"We are going to the limit of a material's performance, seeing what
happens when it breaks down," Christopher adds. "The result is a wealth
of information that could be of interest to many other industries as well."
The programme continues to qualify all the materials needed for the
mission, currently standing at around 75% complete.
The MLI covering the bulk of the spacecraft's surface is foreseen to be
a woven ceramic fabric. There are multiple layers kept apart by spacers,
designed to be as light as possible - some of the layers have less than
a tenth the thickness of printer paper, just 7.5 micrometres across.
"The result is much lighter than metallic foil but also more brittle,"
says Christopher. "Now we need to look at processing issues: how to
stack it, what shapes can it fit around and how to handle it without
damage and release of particles."
9. A way to save the solar arrays
Solar cells became the single most challenging material question.
Dramatic degradation in solar cell performance was detected: just one
simulated month saw a 20% power loss.
"This failure brought the mission to the brink of cancellation,"
recounts Christopher. The effect was due to a combination of material
degradation from ultraviolet radiation and high temperatures driving
down cell efficiency.
A combination of protective coatings and carefully solar array tilting
offers a workable solution. If the solar arrays directly face the Sun
then they would heat up and fail. So instead they stay tilted at an
optimum angle. Their power production stays lower, but so does the
The main antenna also requires protective coatings, though for a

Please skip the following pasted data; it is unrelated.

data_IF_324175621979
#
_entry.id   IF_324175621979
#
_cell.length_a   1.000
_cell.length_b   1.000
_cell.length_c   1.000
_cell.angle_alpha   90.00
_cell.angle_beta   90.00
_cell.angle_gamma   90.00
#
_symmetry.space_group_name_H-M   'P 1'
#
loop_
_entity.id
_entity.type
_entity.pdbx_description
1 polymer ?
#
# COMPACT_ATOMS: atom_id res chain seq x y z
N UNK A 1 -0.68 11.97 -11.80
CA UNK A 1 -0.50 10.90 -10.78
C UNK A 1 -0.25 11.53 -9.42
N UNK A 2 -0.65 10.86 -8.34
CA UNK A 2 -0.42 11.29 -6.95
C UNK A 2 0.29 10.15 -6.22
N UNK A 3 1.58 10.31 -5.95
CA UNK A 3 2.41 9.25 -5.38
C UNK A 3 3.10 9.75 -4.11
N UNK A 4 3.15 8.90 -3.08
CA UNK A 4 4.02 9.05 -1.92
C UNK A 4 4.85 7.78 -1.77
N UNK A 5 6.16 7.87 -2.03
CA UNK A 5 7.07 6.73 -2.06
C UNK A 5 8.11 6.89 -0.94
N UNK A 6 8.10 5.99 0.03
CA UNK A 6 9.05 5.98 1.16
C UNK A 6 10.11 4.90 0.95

different reason. It is made of thin titanium for maximum performance:
it needs to perform highly accurate radio science experiments to
determine how spacetime curves around the Sun.
By itself it would warm up like any other metal in the Sun - to as high
as 700 degrees C. But temperature-driven deformations have to be prevented. A
specially-tailored coating should keep its temperature 300 degrees C lower while
allowing electromagnetic signals to pass through freely.
10. Spacecraft-level testing has begun
A test model of Japan's MMO arrived in the Netherlands in mid-September
2010 for testing in the Large Space Simulator (LSS) at the ESTEC Test
Centre, the largest vacuum chamber in Europe. The LSS's Solar Simulator
was carefully adjusted to attain 10 solar constants, its light beam
being brought into much tighter focus.
"To safely remove the resulting heat from the chamber walls we installed
an extra thermal shroud with a more than six times greater flow of
liquid nitrogen than the existing system," explains Alexandre Popovitch,
overseeing modifications. "That required around 5000 litres of liquid
nitrogen per hour of each two-week test."
There were two sets of tests, one with MMO free-spinning - as it will
operate during its active life - then one with an ESA sunshield that
will keep it cool as it rides as a passenger to Mercury.
This summer, test models of Europe's BepiColombo spacecraft will go
through the same experience. Follow-up versions incorporating any
lessons learnt will be ready for evaluation in 2012, with the launch of
BepiColombo scheduled for 2014.
The materials team, meanwhile, is looking forward to ESA's Solar Orbiter
mission - destined to venture even closer to the Sun.
Received on Wed 01 Jun 2011 09:05:15 PM PDT